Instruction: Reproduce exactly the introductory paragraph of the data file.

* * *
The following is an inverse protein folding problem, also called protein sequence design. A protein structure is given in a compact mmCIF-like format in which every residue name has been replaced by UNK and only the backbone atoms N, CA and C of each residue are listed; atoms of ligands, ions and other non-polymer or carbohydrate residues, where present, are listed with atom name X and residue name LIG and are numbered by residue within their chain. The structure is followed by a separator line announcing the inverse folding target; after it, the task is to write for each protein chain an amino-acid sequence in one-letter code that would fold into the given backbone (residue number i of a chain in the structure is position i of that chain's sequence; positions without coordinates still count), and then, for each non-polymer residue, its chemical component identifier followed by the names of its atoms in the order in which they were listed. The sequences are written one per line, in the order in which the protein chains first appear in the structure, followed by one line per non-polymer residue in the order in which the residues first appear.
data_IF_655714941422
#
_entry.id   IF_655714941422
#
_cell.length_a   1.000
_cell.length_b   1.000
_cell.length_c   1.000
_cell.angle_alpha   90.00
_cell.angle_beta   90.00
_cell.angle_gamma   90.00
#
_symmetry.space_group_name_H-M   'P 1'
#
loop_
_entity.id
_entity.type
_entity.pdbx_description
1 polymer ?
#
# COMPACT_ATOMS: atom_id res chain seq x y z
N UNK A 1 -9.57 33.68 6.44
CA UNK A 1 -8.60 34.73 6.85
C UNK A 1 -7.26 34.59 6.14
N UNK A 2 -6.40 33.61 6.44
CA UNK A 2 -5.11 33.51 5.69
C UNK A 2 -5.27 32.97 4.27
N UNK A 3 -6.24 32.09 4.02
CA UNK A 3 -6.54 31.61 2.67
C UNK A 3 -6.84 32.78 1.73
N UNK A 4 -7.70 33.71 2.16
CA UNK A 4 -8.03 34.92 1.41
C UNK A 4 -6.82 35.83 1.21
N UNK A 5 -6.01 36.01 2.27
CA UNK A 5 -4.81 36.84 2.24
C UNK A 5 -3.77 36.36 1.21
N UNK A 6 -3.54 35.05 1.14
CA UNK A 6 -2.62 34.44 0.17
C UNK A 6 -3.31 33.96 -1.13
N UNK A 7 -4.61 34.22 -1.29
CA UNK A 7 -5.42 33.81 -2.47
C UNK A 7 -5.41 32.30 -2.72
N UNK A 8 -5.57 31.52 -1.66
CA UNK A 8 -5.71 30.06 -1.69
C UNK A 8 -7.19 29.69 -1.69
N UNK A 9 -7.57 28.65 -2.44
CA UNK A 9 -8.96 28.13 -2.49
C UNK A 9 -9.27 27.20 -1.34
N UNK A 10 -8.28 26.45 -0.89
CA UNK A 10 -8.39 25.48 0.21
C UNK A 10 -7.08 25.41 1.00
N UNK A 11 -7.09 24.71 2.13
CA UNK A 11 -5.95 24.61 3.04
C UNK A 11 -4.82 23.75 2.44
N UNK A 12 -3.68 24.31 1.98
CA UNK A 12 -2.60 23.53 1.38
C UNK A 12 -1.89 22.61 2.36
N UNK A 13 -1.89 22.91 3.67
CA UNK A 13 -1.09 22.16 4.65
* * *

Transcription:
The following is an inverse protein folding problem, also called protein sequence design. A protein structure is given in a compact mmCIF-like format in which every residue name has been replaced by UNK and only the backbone atoms N, CA and C of each residue are listed; atoms of ligands, ions and other non-polymer or carbohydrate residues, where present, are listed with atom name X and residue name LIG and are numbered by residue within their chain. The structure is followed by a separator line announcing the inverse folding target; after it, the task is to write for each protein chain an amino-acid sequence in one-letter code that would fold into the given backbone (residue number i of a chain in the structure is position i of that chain's sequence; positions without coordinates still count), and then, for each non-polymer residue, its chemical component identifier followed by the names of its atoms in the order in which they were listed. The sequences are written one per line, in the order in which the protein chains first appear in the structure, followed by one line per non-polymer residue in the order in which the residues first appear.